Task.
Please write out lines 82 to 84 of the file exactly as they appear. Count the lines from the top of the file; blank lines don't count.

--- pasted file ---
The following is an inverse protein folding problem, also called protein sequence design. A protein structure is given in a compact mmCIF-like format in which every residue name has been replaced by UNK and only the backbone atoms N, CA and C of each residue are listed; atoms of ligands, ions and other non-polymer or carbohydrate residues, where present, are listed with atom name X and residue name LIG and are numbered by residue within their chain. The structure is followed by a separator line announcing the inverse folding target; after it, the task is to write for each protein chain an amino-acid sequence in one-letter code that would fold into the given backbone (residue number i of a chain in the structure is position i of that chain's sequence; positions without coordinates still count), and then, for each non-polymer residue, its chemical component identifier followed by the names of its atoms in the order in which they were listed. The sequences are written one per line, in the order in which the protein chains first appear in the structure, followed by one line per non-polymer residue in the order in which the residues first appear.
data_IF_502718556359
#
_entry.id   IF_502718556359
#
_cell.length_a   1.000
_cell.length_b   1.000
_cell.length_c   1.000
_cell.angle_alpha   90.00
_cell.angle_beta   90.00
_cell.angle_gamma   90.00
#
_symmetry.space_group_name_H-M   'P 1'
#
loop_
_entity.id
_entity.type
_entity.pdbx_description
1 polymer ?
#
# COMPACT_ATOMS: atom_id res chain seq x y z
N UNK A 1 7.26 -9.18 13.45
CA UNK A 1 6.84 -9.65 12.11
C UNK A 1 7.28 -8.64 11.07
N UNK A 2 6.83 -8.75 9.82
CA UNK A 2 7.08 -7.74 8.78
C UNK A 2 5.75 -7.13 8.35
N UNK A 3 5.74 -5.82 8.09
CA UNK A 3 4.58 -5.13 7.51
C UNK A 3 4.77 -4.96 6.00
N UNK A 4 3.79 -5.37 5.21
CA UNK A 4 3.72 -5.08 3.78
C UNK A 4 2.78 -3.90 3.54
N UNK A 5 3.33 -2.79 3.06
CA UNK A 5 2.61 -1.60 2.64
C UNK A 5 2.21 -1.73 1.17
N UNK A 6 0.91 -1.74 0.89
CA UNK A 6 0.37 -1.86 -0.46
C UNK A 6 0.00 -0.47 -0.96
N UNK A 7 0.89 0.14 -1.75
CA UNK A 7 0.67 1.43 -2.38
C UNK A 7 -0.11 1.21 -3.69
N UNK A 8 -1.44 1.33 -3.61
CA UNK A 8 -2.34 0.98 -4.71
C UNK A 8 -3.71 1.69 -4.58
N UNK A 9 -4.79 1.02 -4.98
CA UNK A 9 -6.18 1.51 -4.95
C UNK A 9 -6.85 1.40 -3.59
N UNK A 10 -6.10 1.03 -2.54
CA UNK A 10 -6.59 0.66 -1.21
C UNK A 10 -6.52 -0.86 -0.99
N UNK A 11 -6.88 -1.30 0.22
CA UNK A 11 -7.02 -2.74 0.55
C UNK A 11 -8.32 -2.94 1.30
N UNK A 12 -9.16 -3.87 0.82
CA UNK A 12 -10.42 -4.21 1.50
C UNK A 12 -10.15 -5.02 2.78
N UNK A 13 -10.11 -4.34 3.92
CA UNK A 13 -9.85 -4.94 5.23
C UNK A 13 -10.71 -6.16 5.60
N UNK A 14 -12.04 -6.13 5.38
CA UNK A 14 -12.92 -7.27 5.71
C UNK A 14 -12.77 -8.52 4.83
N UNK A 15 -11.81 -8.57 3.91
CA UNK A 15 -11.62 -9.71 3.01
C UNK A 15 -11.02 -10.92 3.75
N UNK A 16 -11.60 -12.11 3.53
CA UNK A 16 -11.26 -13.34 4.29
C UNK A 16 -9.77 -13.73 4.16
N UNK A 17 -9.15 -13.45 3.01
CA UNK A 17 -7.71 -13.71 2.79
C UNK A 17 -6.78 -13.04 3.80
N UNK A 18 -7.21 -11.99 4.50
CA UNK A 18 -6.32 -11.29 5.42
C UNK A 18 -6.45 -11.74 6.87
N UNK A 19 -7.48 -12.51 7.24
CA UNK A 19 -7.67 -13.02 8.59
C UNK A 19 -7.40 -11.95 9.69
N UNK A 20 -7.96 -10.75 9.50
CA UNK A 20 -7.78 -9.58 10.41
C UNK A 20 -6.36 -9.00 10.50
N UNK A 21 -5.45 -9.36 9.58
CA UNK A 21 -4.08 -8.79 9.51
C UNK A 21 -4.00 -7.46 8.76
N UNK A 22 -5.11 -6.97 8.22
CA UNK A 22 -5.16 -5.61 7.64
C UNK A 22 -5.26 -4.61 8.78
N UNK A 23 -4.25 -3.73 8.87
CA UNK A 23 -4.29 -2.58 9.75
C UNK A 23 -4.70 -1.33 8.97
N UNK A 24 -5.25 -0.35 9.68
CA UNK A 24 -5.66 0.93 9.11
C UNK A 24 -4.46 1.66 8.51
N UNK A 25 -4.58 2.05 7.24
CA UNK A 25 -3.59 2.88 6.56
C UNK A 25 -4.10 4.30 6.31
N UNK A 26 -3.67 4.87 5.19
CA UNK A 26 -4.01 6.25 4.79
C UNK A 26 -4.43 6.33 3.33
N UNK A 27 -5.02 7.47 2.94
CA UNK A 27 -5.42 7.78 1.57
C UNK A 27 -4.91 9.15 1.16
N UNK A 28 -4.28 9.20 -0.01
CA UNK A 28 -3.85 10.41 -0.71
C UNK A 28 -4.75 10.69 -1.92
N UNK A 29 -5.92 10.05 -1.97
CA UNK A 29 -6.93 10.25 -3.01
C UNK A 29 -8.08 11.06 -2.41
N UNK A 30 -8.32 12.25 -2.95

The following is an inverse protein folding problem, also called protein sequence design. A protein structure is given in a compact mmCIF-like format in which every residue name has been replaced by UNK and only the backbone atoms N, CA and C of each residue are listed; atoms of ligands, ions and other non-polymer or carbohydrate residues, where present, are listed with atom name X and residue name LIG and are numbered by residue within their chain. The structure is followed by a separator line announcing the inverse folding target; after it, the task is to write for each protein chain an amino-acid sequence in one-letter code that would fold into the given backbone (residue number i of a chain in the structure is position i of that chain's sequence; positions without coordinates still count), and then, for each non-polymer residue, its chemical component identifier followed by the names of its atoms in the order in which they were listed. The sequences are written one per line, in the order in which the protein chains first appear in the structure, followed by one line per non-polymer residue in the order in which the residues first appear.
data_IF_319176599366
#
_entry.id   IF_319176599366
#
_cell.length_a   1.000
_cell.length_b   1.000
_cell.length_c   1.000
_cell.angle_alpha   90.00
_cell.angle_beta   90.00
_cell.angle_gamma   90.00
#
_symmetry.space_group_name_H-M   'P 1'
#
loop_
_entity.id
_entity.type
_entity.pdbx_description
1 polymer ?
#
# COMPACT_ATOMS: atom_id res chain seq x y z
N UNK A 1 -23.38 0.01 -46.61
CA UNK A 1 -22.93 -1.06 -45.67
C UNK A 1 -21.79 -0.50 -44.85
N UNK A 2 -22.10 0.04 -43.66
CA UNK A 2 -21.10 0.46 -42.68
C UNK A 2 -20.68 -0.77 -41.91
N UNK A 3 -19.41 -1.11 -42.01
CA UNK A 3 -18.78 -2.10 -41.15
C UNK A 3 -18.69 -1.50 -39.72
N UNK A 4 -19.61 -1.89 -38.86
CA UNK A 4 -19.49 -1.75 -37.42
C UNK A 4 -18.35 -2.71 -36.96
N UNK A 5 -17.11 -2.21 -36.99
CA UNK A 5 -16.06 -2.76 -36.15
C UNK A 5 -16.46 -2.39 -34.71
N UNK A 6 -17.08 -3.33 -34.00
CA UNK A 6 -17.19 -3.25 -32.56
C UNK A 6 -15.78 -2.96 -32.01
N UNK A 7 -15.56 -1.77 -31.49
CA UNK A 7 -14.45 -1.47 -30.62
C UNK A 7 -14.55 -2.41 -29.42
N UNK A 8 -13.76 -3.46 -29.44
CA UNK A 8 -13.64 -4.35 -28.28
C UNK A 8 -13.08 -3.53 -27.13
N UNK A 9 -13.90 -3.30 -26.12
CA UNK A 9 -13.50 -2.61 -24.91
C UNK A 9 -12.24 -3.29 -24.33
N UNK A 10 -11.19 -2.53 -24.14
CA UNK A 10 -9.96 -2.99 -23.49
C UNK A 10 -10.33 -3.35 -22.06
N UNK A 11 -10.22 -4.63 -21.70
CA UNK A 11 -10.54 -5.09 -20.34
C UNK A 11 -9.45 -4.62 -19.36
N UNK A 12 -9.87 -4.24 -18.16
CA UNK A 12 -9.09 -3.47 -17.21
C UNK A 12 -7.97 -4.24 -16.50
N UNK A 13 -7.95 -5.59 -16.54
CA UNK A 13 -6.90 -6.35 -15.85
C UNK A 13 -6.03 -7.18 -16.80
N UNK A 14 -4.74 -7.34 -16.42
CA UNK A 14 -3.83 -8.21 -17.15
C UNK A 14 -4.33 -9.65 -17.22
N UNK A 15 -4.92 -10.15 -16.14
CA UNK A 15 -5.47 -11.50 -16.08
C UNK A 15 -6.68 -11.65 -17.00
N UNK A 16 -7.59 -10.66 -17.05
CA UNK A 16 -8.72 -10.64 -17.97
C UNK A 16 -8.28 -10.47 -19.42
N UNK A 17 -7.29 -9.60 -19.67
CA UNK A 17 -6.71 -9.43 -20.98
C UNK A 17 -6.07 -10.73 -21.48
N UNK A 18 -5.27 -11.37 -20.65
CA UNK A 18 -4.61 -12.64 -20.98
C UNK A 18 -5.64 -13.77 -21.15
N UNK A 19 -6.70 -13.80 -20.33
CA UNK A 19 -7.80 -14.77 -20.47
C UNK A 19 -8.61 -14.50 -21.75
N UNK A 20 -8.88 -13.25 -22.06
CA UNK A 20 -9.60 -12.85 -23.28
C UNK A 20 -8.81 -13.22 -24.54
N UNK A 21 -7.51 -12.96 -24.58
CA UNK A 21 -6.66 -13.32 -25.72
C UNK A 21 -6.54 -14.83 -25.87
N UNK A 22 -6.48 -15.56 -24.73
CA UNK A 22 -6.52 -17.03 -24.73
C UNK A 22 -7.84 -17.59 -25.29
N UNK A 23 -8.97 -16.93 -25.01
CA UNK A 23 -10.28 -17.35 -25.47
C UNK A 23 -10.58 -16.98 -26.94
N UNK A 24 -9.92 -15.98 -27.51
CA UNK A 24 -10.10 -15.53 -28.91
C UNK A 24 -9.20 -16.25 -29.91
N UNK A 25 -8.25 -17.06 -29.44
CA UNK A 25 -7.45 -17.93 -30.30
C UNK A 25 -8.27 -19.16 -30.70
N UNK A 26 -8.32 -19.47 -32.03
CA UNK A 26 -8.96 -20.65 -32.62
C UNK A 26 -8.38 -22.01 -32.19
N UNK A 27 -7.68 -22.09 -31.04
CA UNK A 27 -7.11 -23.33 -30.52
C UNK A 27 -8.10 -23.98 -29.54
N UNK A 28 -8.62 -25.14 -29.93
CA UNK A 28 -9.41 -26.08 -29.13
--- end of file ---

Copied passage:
N UNK A 21 -5.45 -9.36 9.58
CA UNK A 21 -4.08 -8.79 9.51
C UNK A 21 -4.00 -7.46 8.76